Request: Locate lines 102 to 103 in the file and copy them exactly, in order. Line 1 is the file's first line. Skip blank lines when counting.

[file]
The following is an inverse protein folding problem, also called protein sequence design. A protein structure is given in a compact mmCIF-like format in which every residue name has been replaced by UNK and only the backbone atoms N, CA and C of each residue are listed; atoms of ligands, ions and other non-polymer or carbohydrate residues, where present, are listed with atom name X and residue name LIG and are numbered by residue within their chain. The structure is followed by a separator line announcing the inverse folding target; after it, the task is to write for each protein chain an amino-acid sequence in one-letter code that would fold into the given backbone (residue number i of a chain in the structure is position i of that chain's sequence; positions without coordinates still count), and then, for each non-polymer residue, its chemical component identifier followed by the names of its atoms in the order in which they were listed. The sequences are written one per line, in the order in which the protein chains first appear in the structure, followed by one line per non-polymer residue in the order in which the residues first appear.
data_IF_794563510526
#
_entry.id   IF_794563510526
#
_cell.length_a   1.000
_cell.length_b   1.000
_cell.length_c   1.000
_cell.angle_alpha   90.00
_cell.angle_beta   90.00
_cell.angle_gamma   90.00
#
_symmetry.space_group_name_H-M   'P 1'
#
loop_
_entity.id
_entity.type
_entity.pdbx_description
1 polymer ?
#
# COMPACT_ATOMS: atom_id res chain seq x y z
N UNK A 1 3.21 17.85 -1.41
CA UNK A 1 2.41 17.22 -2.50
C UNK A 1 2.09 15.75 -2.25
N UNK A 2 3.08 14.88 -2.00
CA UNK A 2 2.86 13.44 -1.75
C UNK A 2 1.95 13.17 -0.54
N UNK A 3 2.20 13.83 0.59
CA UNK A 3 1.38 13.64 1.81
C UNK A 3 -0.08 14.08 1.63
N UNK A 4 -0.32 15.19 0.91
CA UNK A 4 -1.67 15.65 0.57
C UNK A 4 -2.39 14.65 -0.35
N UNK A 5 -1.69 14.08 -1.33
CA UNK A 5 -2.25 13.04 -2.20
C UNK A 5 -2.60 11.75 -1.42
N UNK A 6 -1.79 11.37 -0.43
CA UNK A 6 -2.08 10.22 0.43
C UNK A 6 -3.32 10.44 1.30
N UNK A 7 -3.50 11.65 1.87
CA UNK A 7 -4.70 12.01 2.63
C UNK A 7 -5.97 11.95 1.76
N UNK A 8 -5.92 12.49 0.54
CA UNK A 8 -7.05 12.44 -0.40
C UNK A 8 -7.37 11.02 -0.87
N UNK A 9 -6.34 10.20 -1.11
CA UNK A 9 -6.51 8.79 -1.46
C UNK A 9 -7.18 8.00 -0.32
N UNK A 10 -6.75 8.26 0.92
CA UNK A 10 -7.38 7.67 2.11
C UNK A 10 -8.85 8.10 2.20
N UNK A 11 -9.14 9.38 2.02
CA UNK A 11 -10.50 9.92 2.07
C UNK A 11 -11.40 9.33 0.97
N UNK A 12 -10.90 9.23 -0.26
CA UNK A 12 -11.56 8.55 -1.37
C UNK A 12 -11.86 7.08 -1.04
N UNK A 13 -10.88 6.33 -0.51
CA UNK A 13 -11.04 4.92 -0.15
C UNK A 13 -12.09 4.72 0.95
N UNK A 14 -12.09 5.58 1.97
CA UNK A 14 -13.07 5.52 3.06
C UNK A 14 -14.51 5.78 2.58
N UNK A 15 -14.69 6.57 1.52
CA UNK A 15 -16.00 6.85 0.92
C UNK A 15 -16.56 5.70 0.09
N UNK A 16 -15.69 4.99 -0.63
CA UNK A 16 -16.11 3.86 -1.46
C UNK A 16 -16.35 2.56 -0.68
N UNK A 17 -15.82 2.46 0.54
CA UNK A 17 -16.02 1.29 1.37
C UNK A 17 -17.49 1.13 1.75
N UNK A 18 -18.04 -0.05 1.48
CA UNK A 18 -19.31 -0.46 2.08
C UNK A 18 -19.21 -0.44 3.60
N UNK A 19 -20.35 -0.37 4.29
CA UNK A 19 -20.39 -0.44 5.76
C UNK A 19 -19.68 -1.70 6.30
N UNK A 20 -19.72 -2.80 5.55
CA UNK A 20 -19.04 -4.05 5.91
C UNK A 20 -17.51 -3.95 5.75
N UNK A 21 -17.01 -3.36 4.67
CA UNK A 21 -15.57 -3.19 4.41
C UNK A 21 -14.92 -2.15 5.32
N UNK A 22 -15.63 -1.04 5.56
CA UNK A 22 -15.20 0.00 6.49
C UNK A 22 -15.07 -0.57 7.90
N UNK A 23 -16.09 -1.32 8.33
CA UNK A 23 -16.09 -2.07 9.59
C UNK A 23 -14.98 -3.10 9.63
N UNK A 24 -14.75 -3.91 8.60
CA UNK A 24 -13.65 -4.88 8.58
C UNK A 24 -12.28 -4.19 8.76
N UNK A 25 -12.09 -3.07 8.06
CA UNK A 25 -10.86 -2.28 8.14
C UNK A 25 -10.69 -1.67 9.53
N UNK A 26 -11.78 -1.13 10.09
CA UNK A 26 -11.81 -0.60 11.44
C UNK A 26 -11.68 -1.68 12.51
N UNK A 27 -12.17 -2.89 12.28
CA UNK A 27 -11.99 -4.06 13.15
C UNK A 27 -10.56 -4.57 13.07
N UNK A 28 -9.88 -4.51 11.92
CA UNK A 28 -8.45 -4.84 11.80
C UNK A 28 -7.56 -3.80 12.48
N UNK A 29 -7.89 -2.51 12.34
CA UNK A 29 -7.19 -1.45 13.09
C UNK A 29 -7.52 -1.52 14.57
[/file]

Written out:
C UNK A 27 -10.56 -4.57 13.07
N UNK A 28 -9.88 -4.51 11.92